2. Alecke, B., Mitze, T., Reinkowski, J., & Untiedt, G. (2012). Does firm size make a difference? Analysing the effectiveness of R&D subsidies in East Germany. German Economic Review, 13, 174–195.CrossRefGoogle Scholar
  3. Almus, M., & Nerlinger, E. (1999). Growth of new technology based firms: Which factors matter? Small Business Economics, 13, 141–154.CrossRefGoogle Scholar
  4. Angrist, J. (1998). Estimating the labor market impact of voluntary military service using social security data. Econometrica, 66, 249–288.CrossRefGoogle Scholar
  5. Arrow, K. (1962). Economic welfare and the allocation of resources for invention. In R. Nelson (Ed.), The rate and direction of inventive activity: Economic and social factors (pp. 609–625). Princeton, NJ: Princeton University Press.Google Scholar
  6. Audretsch, D. (1995). Innovation, growth and survival. International Journal of Industrial Organization, 13, 441–457.CrossRefGoogle Scholar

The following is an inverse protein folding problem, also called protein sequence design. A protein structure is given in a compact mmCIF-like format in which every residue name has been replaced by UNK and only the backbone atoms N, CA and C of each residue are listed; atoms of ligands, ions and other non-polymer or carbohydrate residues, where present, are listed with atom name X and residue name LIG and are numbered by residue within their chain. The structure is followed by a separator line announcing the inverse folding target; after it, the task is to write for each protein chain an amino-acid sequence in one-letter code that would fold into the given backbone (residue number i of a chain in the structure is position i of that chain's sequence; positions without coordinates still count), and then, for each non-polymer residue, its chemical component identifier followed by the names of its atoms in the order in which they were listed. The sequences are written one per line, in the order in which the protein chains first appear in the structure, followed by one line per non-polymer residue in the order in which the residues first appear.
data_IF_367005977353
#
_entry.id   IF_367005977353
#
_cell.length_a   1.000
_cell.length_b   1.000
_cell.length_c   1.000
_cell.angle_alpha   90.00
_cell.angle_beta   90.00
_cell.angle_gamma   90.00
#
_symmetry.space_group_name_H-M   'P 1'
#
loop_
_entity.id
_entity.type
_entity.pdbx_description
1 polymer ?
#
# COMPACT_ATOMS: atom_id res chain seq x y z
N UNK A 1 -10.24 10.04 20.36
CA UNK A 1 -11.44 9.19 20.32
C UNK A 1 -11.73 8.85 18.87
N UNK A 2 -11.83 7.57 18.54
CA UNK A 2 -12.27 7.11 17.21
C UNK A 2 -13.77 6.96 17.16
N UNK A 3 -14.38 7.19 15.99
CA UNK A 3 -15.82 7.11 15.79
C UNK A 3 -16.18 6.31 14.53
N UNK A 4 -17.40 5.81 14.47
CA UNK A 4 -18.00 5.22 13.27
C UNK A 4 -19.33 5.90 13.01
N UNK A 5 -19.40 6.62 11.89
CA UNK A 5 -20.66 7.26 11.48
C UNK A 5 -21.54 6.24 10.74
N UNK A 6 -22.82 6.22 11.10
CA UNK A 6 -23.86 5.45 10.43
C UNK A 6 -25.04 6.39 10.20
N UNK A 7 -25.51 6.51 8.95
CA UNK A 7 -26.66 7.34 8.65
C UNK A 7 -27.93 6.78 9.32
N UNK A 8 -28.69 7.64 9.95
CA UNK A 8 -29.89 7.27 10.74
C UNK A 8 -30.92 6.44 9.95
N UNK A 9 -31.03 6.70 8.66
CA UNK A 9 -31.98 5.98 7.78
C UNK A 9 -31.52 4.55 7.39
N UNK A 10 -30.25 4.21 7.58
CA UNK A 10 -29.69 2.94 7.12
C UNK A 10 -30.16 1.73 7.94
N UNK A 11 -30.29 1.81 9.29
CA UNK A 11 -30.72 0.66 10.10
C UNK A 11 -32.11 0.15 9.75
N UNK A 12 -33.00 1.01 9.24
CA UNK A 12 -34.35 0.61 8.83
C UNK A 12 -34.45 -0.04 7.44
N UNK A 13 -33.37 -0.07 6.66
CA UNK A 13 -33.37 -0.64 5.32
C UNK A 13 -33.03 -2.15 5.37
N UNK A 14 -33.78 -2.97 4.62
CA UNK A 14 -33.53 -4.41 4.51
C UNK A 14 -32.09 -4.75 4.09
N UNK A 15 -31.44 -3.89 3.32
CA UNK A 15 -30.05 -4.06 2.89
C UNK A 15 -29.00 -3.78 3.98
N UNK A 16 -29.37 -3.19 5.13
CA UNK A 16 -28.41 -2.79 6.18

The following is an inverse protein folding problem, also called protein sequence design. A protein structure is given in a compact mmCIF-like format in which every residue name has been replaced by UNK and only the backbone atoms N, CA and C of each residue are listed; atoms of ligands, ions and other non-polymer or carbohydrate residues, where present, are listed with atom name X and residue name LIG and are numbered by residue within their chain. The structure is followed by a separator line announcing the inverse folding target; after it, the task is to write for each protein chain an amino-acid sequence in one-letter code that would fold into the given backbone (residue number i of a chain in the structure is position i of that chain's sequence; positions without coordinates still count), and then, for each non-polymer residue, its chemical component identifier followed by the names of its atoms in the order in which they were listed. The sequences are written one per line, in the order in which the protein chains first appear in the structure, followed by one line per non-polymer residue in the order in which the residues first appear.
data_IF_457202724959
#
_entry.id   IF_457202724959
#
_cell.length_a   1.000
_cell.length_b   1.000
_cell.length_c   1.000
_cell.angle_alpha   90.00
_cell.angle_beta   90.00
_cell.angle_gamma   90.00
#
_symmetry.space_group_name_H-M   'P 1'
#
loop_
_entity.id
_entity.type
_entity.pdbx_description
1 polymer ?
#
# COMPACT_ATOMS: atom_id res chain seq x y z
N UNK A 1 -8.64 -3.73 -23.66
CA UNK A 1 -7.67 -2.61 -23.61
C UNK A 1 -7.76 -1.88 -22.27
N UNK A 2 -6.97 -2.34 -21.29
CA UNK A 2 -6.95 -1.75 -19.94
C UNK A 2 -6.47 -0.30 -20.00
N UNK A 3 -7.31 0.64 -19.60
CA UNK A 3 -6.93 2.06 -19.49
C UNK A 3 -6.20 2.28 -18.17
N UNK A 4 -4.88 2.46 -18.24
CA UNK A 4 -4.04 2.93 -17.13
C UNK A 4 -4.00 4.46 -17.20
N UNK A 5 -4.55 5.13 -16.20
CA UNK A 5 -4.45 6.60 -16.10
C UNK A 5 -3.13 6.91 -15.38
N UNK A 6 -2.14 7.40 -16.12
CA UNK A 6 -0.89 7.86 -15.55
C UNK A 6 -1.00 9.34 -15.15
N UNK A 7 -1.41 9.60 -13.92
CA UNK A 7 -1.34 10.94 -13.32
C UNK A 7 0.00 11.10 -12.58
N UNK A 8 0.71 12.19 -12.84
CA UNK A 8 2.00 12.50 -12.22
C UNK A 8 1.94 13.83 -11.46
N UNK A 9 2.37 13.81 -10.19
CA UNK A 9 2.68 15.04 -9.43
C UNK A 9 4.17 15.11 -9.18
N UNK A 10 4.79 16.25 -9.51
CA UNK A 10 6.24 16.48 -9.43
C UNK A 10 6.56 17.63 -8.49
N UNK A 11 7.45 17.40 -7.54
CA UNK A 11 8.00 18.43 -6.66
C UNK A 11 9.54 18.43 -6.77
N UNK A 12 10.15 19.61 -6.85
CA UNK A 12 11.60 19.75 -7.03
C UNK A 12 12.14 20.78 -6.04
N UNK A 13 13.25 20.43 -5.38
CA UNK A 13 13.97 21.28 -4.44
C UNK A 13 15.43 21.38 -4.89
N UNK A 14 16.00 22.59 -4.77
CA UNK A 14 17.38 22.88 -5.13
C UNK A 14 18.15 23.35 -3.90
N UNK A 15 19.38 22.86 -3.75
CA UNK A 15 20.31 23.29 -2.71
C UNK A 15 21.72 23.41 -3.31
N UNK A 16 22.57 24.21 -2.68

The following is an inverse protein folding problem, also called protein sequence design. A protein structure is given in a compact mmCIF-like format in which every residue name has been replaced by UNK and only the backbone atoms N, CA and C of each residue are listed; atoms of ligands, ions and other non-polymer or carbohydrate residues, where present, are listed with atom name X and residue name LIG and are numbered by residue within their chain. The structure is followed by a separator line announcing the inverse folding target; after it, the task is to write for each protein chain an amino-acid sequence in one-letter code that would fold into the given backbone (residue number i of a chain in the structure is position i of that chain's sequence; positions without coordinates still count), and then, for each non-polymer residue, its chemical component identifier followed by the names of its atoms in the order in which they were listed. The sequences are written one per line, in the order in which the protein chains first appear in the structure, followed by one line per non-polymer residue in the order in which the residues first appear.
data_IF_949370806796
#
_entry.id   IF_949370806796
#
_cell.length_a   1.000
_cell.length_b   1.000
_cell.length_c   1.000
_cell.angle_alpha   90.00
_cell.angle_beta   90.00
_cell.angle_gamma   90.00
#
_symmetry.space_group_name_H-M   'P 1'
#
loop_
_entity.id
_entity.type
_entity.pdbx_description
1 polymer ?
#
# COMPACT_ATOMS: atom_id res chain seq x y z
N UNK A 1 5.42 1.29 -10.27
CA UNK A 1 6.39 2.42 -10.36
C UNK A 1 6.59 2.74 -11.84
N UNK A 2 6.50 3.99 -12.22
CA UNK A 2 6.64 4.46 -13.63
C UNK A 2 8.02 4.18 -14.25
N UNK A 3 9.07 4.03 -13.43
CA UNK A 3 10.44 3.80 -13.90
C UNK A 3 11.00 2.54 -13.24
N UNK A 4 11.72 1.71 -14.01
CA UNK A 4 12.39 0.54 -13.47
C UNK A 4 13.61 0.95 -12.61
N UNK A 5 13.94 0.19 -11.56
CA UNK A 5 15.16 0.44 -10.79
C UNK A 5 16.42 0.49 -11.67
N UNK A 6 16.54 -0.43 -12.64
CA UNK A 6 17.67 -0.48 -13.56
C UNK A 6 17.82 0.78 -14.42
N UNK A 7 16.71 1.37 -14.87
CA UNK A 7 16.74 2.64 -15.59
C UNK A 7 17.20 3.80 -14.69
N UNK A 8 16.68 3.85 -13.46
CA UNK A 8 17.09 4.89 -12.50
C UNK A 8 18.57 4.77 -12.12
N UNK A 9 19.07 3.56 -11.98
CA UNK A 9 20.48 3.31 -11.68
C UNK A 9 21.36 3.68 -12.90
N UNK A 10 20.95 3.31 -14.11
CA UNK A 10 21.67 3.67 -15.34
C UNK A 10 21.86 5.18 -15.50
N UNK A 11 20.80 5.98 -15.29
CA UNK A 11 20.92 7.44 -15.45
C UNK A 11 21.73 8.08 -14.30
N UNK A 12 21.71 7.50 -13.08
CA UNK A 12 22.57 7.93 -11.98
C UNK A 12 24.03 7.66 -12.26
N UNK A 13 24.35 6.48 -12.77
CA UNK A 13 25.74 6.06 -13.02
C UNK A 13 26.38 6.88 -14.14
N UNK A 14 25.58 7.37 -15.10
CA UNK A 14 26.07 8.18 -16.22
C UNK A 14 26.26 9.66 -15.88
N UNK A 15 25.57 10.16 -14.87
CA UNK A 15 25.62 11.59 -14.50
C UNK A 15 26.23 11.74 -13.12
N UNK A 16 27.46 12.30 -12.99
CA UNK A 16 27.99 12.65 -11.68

7. Bartelsman, E., Haltiwanger, J., & Scarpetta, S. (2004). Microeconomic evidence of creative destruction in industrial and developing countries. Discussion Papers 04-114/3, Tinbergen Institute.Google Scholar
  8. Berger, A., & Udell, G. (2002). Small business credit availability and relationship lending: The importance of bank organisational structure. The Economic Journal, 112, 32–53.CrossRefGoogle Scholar
  9. Blundell, R., Griffith, R., & Van Reenen, J. (1995). Dynamic count data models of technological innovation. The Economic Journal, 105, 333–344.CrossRefGoogle Scholar